SET @counter := 0;

-- Increment the @counter value by one
SET @counter := @counter + 1;

-- Show the @counter value
SELECT @counter;

-- Create @aux variable and set its value to 200
SET @aux = 200;

-- Set @counter to 200 (@aux value)
SELECT @aux INTO @counter;

-- Prints: 200
SELECT @counter;

Can you see the mistake now? Look at all those pretty “@” everywhere!

They are infact used everywhere EXCEPT FOR stored procedure variables! So here is the mistake:

	SELECT IF(id,id,0) INTO @last_id FROM students ORDER BY id DESC LIMIT 1;

@last_id should be just last_id because, in reality, last_id is a stored procedure parameter and not a real variable and parameters don’t have the “@” prefix… but wait! What´s this?

Here is how you call a stored procedure:

CALL get_last_student_id(@student_id);
SELECT @student_id;

Wait, what? WTF? I’m passing a VARIABLE that turns into a stored procedure PARAMETER and then turns again into a VARIABLE when selecting it? Wut?

I guess consistency just flew out the window…

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Sleeping threads using events in python

So today i needed to find a way to sleep() a thread in python without blocking the other threads. For some reason, time.sleep() wasn’t cutting it and was blocking my main thread.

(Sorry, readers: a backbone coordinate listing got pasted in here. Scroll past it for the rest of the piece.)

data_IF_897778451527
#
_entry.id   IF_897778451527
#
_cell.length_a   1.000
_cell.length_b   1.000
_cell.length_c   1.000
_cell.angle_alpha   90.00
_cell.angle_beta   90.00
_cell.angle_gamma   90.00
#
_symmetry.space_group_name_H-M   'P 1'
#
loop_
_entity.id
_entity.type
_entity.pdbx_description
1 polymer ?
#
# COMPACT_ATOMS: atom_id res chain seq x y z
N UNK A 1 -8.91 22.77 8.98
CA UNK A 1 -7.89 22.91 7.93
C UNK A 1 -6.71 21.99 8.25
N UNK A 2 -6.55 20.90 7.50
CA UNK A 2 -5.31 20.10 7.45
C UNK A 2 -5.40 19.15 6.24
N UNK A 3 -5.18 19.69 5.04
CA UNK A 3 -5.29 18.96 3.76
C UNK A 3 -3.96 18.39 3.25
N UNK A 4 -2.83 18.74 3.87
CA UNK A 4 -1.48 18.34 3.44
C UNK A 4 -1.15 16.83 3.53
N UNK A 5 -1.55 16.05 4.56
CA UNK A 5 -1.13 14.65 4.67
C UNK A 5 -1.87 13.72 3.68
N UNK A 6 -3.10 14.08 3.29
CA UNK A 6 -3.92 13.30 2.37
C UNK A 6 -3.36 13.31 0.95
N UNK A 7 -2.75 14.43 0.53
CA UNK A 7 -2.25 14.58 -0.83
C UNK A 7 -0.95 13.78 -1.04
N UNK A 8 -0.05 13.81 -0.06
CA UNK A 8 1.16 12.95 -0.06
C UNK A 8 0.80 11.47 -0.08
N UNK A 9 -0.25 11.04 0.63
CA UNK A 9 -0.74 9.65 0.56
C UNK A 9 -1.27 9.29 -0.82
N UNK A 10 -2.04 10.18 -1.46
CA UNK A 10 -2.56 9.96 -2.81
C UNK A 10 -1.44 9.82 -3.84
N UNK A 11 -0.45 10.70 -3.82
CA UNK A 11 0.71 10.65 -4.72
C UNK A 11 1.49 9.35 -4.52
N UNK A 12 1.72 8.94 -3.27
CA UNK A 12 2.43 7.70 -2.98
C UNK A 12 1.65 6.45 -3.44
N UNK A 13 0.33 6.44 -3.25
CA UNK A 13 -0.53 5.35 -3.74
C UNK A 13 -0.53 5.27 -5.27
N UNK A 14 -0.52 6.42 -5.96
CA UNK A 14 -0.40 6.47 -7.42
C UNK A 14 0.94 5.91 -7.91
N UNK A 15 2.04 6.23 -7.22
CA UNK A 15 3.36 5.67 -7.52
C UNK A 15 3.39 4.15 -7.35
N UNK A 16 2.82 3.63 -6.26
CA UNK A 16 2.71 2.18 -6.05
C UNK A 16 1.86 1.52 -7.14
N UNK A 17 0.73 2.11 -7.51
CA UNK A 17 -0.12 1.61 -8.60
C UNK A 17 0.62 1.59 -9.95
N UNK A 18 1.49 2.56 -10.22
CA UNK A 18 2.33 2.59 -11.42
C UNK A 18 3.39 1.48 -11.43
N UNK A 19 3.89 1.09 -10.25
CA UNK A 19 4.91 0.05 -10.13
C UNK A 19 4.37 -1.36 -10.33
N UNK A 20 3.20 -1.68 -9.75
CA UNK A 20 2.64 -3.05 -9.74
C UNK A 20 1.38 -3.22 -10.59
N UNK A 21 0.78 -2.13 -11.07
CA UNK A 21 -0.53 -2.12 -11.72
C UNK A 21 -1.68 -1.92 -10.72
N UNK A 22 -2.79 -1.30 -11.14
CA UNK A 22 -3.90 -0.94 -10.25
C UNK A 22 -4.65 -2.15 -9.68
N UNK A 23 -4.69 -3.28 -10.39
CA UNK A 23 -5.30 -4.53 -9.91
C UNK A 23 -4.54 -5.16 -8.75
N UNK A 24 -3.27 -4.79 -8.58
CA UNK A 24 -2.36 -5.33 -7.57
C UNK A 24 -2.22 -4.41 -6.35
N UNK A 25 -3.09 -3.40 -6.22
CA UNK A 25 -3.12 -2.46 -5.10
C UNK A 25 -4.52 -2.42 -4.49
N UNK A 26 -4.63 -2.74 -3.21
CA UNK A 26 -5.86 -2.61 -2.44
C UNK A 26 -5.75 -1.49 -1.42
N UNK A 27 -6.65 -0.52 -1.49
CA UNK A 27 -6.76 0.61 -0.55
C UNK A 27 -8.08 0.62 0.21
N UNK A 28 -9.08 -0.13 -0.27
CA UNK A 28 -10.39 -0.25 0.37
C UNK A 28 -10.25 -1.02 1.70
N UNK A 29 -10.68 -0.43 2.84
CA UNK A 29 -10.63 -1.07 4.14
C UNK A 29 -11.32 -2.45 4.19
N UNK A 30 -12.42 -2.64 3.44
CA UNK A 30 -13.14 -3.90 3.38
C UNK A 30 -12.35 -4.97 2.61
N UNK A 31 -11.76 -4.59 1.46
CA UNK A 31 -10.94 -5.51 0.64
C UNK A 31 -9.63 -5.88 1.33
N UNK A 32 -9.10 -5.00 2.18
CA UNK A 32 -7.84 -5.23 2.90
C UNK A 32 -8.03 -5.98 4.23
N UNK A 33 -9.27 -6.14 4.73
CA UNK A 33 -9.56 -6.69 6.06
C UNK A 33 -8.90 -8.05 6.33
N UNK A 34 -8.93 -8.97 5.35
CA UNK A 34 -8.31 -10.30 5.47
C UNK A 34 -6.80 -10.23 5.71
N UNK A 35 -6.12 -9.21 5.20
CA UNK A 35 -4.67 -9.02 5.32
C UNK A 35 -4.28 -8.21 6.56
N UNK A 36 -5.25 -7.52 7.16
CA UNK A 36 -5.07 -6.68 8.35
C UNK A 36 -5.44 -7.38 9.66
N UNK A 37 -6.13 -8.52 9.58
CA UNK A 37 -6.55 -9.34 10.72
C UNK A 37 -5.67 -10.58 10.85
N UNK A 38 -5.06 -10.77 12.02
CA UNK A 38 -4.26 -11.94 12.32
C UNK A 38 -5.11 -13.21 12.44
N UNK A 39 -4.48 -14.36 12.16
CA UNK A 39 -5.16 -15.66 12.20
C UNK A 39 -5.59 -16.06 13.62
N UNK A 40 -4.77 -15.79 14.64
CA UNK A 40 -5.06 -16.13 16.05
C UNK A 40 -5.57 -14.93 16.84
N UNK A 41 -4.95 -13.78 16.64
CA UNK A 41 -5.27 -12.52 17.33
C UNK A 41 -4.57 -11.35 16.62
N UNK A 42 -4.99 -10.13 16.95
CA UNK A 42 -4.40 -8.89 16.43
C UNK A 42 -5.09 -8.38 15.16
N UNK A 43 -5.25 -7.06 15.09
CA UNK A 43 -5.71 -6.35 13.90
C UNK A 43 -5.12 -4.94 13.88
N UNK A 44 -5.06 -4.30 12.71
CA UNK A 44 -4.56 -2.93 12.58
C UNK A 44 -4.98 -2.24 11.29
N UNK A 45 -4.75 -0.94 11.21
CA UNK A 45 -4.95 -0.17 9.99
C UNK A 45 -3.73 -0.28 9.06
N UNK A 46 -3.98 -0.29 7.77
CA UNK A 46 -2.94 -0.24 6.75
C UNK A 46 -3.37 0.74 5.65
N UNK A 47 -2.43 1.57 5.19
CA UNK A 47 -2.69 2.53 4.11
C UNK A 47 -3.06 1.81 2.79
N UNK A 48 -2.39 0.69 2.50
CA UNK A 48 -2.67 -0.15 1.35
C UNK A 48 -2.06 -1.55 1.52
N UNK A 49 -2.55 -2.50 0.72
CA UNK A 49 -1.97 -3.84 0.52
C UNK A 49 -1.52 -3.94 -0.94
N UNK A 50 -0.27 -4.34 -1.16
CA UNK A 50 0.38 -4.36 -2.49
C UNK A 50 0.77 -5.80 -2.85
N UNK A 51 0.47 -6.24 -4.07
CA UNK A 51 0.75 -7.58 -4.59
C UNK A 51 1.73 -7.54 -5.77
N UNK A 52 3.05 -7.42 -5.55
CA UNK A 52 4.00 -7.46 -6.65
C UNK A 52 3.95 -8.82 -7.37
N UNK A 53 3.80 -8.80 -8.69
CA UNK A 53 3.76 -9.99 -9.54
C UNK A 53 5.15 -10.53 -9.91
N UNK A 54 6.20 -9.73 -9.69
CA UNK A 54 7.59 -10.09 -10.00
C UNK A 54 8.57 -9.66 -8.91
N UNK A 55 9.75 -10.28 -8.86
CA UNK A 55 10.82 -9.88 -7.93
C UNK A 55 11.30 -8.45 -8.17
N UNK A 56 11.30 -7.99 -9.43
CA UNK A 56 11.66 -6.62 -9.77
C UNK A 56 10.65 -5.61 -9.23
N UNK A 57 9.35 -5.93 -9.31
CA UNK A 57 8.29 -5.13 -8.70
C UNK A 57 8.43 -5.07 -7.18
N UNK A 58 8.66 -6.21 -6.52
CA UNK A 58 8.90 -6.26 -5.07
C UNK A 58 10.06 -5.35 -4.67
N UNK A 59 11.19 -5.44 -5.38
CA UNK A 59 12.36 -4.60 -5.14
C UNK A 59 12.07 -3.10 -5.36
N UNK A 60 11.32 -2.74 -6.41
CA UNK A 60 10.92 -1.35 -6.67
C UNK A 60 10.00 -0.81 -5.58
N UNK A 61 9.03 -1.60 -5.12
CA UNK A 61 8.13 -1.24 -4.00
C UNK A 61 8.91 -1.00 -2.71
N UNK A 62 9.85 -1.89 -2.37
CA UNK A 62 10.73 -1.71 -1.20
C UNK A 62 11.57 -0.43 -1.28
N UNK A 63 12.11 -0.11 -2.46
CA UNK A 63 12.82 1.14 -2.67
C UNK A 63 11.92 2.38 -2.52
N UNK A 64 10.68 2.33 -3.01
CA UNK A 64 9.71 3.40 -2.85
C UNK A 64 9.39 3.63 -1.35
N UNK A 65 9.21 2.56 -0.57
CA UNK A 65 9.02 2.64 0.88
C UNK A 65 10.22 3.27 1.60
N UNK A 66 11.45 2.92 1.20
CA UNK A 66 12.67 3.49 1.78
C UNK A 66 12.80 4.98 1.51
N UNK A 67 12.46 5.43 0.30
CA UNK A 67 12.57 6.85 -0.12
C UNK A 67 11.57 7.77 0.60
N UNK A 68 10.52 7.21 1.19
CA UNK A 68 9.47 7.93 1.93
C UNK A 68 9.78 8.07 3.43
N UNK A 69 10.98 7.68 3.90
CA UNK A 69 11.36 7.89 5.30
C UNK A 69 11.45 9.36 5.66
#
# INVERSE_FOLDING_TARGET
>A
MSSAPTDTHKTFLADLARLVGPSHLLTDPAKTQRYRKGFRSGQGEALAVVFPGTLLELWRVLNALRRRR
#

Well, unfortunately python dosen´t have a thread.sleep() (as far as i can tell) so we need to find a way around that.

Enter Timer and Event.

Event is a simple, thread-safe object that represents an (you guessed it) event. This object can be set() to signal that the event occurred and, more importantly, it can be waited by other threads until it’s set().

The Timer is a little more complicated. The Timer is a subclass of thread and is used when we want to execute and action after a set period of time. The Timer class takes at least two arguments, the time to wait (sleep…😉 ) and the callback function that will be called after the time runs out. We can also pass a list of arguments that will be then passed to the callback function.

So now we have everything we need. An object that can be waited by some threads and set() by another and an object that will execute an action (inside another thread but that is not relevant for now) after a preset period of time.

The solution is now simple. In the thread you want to sleep, create the event, create the timer and pass the event as an argument to the callback function, start() the timer and wait() for the event to be set by the callback.

Let´s first create the event object:

event = Event()

Easy right? Now let’s create the function that will be called back when the timer is over:

def timeout_callback(event):
    event.set() # set's the event

Alright, now the timer with the event that needs to be passed to the callback and start it:

t = Timer(5.0, timeout_callback, [event])
t.start()

Finally, let´s make our thread wait() for the event to be set:

event.wait()

Now our thread will block on the wait() call releasing the processor to the other threads so that they can go on about their business. When the timer reaches 0, the callback will be called, the event set, and our thread will return from the wait() call and continue doing it’s thing.